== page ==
You must have heard a lot about CareShield Life these recent months, and if you’re confused, you have come to the right place. Here is a very comprehensive guide about CareShield Life, broken up into an easy-to-digest format for you. You can also easily extract information from each individual portion if you like.
ElderShield To Be Replaced By CareShield Life
CareShield Life is basically an upgraded version of ElderShield, a basic insurance scheme to cater for your long-term care needs in the event of severe disability, especially in old age. Introduced in 2002, those born in 1979 or earlier have the option to opt-out of this scheme.
To provide better support for Singapore citizens and permanent residents who become severely disabled during their old age, Prime Minister Lee Hsien Loong announced the review of ElderShield in 2016. As a result, CareShield Life which will expand the role of insurance, was created.
ElderShield was replaced by CareShield Life in 2020, and it will no longer be available to new cohorts turning 40 from 2020 onwards. However, it will continue to operate for existing cohorts who are already enrolled if you choose to continue your ElderShield plan.
What Is CareShield Life?
Health Minister Gan Kim Yong said that 1 in 2 Singaporeans who is healthy at age 65 is expected to be severely disabled at some point in their lifetime and require long-term care. Severe disability may arise due to a sudden disabling event (e.g. stroke and spinal cord injuries), the worsening of chronic conditions and diseases (e.g. diabetes), or the progression of illnesses as we age (e.g. dementia).
Launched on 1 October 2020, and similar to ElderShield, CareShield Life is also a long-term care insurance scheme that provides basic financial support and long-term care costs should Singaporeans become severely disabled, especially during old age, and need personal and medical care for a prolonged duration (i.e. long-term care).
Here is more information about the new insurance scheme for Singaporeans.
Activities of Daily Living (ADLs)
How do we define severe disability, or differentiate it from moderate disability? It is defined as the need for assistance in at least three out of these Activities of Daily Living (ADLs):
- Getting dressed
- Using the toilet
- Walking around
- Getting from the bed to a chair, or vice versa
Will You Be Covered By CareShield Life?
Singapore Citizens or Permanent Residents born on or before 1979:
If you are born on or before 1979 (aged 41 and above in 2020), participation is optional (except foreigners who become Singapore Citizens or Permanent Residents from 1 Oct 2020 onwards and are not born in 1979 or earlier. It is compulsory as long as you are not severely disabled). Your current ElderShield will continue to cover you if you are enrolled in one, or you can also choose to join the new scheme from end-2021 if you are not severely disabled.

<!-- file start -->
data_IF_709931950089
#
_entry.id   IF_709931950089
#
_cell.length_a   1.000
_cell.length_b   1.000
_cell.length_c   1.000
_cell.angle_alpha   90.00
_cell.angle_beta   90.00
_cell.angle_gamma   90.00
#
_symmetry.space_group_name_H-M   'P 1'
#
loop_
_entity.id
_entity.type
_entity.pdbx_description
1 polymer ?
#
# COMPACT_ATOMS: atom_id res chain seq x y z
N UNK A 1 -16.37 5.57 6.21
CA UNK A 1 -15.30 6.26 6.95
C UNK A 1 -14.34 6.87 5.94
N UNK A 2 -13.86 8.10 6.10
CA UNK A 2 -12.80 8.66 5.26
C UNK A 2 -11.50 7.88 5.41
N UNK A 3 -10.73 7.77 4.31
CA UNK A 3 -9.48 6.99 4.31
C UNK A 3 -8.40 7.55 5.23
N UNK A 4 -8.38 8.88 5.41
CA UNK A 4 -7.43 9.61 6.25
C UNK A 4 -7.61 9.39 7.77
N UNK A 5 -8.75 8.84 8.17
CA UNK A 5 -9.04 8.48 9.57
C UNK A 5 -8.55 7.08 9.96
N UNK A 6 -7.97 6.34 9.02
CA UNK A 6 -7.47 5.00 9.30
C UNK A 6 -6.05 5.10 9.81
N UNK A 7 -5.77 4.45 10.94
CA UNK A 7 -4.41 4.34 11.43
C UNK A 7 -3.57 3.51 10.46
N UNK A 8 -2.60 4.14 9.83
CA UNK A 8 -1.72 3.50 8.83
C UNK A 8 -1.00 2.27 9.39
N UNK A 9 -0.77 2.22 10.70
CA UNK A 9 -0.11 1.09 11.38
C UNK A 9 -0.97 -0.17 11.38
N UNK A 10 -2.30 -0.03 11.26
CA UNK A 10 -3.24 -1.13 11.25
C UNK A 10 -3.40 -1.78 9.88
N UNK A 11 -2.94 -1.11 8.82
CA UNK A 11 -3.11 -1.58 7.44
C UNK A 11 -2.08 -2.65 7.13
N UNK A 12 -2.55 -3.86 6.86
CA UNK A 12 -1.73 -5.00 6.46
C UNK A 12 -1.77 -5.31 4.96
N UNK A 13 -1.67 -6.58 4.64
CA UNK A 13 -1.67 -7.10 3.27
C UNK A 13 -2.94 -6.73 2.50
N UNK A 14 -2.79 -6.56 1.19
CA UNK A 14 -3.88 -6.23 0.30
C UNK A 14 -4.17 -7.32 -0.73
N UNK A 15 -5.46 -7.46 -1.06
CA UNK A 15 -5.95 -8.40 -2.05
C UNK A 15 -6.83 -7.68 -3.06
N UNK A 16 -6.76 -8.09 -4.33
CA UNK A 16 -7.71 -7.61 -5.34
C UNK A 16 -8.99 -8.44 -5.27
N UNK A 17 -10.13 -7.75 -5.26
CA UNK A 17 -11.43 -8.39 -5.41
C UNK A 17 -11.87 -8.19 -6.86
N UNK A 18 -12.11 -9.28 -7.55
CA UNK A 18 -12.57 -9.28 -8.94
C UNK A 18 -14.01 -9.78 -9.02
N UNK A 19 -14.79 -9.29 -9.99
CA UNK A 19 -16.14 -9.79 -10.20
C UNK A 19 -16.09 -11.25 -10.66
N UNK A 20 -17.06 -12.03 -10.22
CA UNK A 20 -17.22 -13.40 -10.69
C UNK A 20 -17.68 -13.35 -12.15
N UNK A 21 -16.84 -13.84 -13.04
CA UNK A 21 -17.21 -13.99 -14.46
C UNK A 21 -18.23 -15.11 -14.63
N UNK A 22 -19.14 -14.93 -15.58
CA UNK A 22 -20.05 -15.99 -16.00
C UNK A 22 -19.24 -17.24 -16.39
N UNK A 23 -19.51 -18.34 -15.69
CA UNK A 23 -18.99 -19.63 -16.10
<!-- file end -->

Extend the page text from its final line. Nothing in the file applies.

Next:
To make it more convenient for you, if you are born between 1970 and 1979 (aged 41 – 50 in 2020), insured under ElderShield 400, and not severely disabled, you will be automatically enrolled into CareShield Life from end-2021. But you can opt out by 21 Dec 2023 if you do not wish to remain on the new scheme. More information will be provided then.
Singapore Citizens or Permanent Residents born after 1990:
If you are born after 1990 (aged below 30 years old in 2020), you will automatically be covered when you turn 30, regardless of regardless of pre-existing medical conditions and pre-existing disabilities. You will receive a letter about two months before you turn 30, and closer to your 30th birthday, you will start paying the premiums.
Singapore Citizens or Permanent Residents born between 1980 to 1990:
If you are born between 1980 to 1990 (aged 30 – 40 years old in 2 020), you will automatically be opted into CareShield Life on 1 Oct 2020, or when you turn 30, whichever is later and regardless of pre-existing medical conditions and disability. Do look out for a letter between September to October last year with your policy details.
Singapore Citizens or Permanent Residents born after 1990:
If you are born later than 1990, you will automatically be opted-in when you turn 30.
CareShield Life Premiums
Similar to ElderShield, CareShield Life offers a payout when you have severe disability, to help finance the hefty cost of your long-term care. You will receive lifetime cash payouts as long as you remain severely disabled, with the payouts increasing overtime – starting from SGD600 per month in 2020. You will be covered for life once all premium payments are completed by age 67. Payable in full via MediSave, there are Government subsidies available if you need help with the premiums.
Premiums for the new scheme begin from age 30 to 67 years of age, starting at SGD206 for male and SGD253 for female, starting at age 30 for both. Annual premiums will increase at a 2% rate for the first five years, but this rate of increase will be decided again by the CareShield Life Council. From 2026 onwards, an independent CareShield Life Council will review the premium adjustments regularly based on factors such as the claim experience, changes in life expectancy, and disability trends.